Minneapolis police officers must activate their body cameras at least two blocks away from the location of any calls for service, per an updated policy city leaders announced Wednesday.
Officers must keep their body cameras powered on and ready to activate at all times during their shifts, the policy says. Once recording, officers must keep their cameras active until the conclusion of an event, and they must document cases in which they deactivate the cameras early.
“This is a stronger, clearer and more precise policy,” Mayor Jacob Frey said at a press conference on Wednesday.
The updated policy comes nearly nine months after ex-Minneapolis officer Mohamed Noor fatally shot Fulton resident Justine Damond in the alley behind her home. Neither Noor nor his partner had his body camera activated during the shooting, for which Hennepin County Attorney Mike Freeman has charged Noor with third-degree murder and second-degree manslaughter.
Former Police Chief Janeé Harteau resigned less than a week after the shooting at then-Mayor Betsy Hodges’ request, and Hodges subsequently named Medaria Arradondo acting chief. The City Council approved his appointment on a permanent basis in August.
Arradondo updated the Police Department’s body camera policy within a week of becoming acting chief, requiring officers to activate their cameras for all dispatches. He said Wednesday that the newly updated policy provides more specificity than the previous version.
“This is far more robust and more clearly defined than we ever had before,” he said.
Under the updated policy, an officer assigned a camera must keep it charged between shifts so it is fully charged at the start of a shift. The officer must keep the camera powered on at all times during his or her shift, including if working the front desk of a precinct. He or she must also perform a check at the beginning of a shifts to ensure the camera is working.
An officer who is dispatched to a call less than two blocks away must immediately activate the camera. The officer must keep the camera in record mode until either he or she or the citizen has left the scene or until he or she has finished transporting a suspect into custody.
An officer who needs to deactivate his or her camera before an event ends must narrate the reason for doing so prior to deactivating it. The officer must document the reason for early deactivation if he or she subsequently prepares a police report. If the officer does not prepare a report, he or she has to document the reason for early deactivation in the department’s computer-aided dispatch system or call it into its emergency communications center.
Officers who fail to activate when required or deactivated their cameras early face disciplinary action that could include suspension or termination.
The policy requires officers to upload all camera footage at the end of their shifts by placing their cameras into their assigned docking stations. It also requires officers to categorize the nature of the recorded incidents before the end of a shift.
Frey said the precision of the updated policy will benefit officers in addition to providing increased transparency and accountability to the public. Arradondo said the updated policy address issues that it did not previously, such as specific disciplinary consequences and procedures for when the cameras are not working.
When asked how the new policy would have changed the Damond situation, Arradondo said he wants to focus on what the department can do going forward.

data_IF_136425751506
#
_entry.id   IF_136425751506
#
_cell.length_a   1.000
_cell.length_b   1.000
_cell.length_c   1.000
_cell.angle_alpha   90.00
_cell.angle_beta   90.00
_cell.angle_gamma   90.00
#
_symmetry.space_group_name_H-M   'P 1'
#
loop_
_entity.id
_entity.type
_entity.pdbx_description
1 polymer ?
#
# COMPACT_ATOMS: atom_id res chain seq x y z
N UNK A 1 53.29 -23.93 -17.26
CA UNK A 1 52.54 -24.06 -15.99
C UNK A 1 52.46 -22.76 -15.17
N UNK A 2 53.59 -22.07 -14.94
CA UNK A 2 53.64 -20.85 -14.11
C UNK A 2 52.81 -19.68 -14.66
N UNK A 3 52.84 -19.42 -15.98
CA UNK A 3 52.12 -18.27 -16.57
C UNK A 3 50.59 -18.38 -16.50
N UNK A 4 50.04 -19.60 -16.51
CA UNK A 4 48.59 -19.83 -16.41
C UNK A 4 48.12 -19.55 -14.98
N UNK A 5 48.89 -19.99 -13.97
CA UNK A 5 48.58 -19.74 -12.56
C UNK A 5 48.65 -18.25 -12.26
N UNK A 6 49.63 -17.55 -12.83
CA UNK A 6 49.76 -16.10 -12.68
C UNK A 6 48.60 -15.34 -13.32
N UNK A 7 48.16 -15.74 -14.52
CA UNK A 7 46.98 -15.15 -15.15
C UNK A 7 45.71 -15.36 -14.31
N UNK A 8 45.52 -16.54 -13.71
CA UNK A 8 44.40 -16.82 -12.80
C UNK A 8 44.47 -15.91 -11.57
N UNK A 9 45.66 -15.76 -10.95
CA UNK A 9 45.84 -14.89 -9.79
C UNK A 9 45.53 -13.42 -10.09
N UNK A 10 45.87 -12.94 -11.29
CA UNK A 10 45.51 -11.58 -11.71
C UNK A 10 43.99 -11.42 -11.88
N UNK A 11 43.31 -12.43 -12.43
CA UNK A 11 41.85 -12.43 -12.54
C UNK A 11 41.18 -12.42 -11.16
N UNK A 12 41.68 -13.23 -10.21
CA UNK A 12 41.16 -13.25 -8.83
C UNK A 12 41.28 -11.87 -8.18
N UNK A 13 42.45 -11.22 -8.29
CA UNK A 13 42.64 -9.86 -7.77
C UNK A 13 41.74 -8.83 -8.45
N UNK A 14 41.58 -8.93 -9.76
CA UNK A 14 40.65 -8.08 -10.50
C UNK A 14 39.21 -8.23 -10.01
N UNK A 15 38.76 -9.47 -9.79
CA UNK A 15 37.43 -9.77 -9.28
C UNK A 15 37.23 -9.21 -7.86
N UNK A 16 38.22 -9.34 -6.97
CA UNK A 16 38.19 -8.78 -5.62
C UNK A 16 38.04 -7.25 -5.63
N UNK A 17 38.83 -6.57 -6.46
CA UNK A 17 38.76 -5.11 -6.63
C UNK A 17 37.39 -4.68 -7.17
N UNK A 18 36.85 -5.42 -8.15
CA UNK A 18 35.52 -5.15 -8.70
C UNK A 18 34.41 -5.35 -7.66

He also said officers are accepting the technology, saying it has been a helpful tool.
“This is an important piece of technology that our communities have asked for,” he said of body cameras, adding that they help officers gather evidence at scenes and capture officers’ engagement with the community.
“It tells a story. It’s not the complete story, but it tells an important story,” he said.
Ryan Patrick, a legal analyst in the city’s Office of Police Conduct Review, said his office was included right away in revising the policy, noting that the Minneapolis Police Department was open to input.
Cathy Spann, executive director of the Jordan Area Community Council in North Minneapolis, told a story of police searching outreach workers with her organization without permission after a shooting in the neighborhood in 2014. She said the officers assumed the workers were involved in the shooting, despite them carrying clipboards and surveys and being part of a group.
“No one asked them questions,” Spann said. “No one took a moment to say, ‘are you representing an agency?’ They actually frisked them.”
Spann said the outreach workers are so used to being treated poorly that they kept working, adding that she did not find out about the incident until the next day. She said she could not understand why the police stopped and frisked them, adding that her organization called several community meetings afterward.
“What had happened is that when a community is so used to being violated, what happens is that they believe it is part of the norm,” she said. “But it is not.”
Spann said she thinks the outcome of the situation would have been different if the police had had body cameras in 2014. She said the footage of the situation could have potentially led to disciplinary action, adding that she supports the use of body cameras to build community and police relationships.
Justin Terrell, executive director of the Council for Minnesotans of African American Heritage, challenged leaders to think more broadly about what it takes to produce safe communities. He said leaders should think about the resources that communities need, such as jobs, housing and child care, to make officers’ lives a little more predictable.
“Those are things that create safety communities,” he said. “Ironically it’s not cameras or guns or use of force policies.”